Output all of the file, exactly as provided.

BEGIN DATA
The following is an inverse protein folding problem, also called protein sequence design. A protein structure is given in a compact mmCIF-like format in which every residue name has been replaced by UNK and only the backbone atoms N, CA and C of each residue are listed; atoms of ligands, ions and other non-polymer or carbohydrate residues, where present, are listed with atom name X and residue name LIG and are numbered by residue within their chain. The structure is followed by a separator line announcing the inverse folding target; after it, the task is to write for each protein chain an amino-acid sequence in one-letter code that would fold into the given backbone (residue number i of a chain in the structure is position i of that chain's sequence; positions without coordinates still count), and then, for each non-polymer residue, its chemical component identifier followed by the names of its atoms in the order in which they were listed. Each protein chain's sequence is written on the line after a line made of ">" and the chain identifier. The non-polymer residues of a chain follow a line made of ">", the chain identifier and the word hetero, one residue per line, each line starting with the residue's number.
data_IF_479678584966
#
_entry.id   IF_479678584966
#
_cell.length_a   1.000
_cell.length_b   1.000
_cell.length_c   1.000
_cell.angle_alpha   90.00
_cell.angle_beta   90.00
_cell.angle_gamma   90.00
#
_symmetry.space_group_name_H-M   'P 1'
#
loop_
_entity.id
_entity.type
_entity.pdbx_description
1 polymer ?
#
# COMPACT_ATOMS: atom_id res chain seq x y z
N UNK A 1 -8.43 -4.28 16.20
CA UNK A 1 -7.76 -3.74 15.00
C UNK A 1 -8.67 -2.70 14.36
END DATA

The following is an inverse protein folding problem, also called protein sequence design. A protein structure is given in a compact mmCIF-like format in which every residue name has been replaced by UNK and only the backbone atoms N, CA and C of each residue are listed; atoms of ligands, ions and other non-polymer or carbohydrate residues, where present, are listed with atom name X and residue name LIG and are numbered by residue within their chain. The structure is followed by a separator line announcing the inverse folding target; after it, the task is to write for each protein chain an amino-acid sequence in one-letter code that would fold into the given backbone (residue number i of a chain in the structure is position i of that chain's sequence; positions without coordinates still count), and then, for each non-polymer residue, its chemical component identifier followed by the names of its atoms in the order in which they were listed. Each protein chain's sequence is written on the line after a line made of ">" and the chain identifier. The non-polymer residues of a chain follow a line made of ">", the chain identifier and the word hetero, one residue per line, each line starting with the residue's number.
data_IF_479678584966
#
_entry.id   IF_479678584966
#
_cell.length_a   1.000
_cell.length_b   1.000
_cell.length_c   1.000
_cell.angle_alpha   90.00
_cell.angle_beta   90.00
_cell.angle_gamma   90.00
#
_symmetry.space_group_name_H-M   'P 1'
#
loop_
_entity.id
_entity.type
_entity.pdbx_description
1 polymer ?
#
# COMPACT_ATOMS: atom_id res chain seq x y z
N UNK A 1 -8.43 -4.28 16.20
CA UNK A 1 -7.76 -3.74 15.00
C UNK A 1 -8.67 -2.70 14.36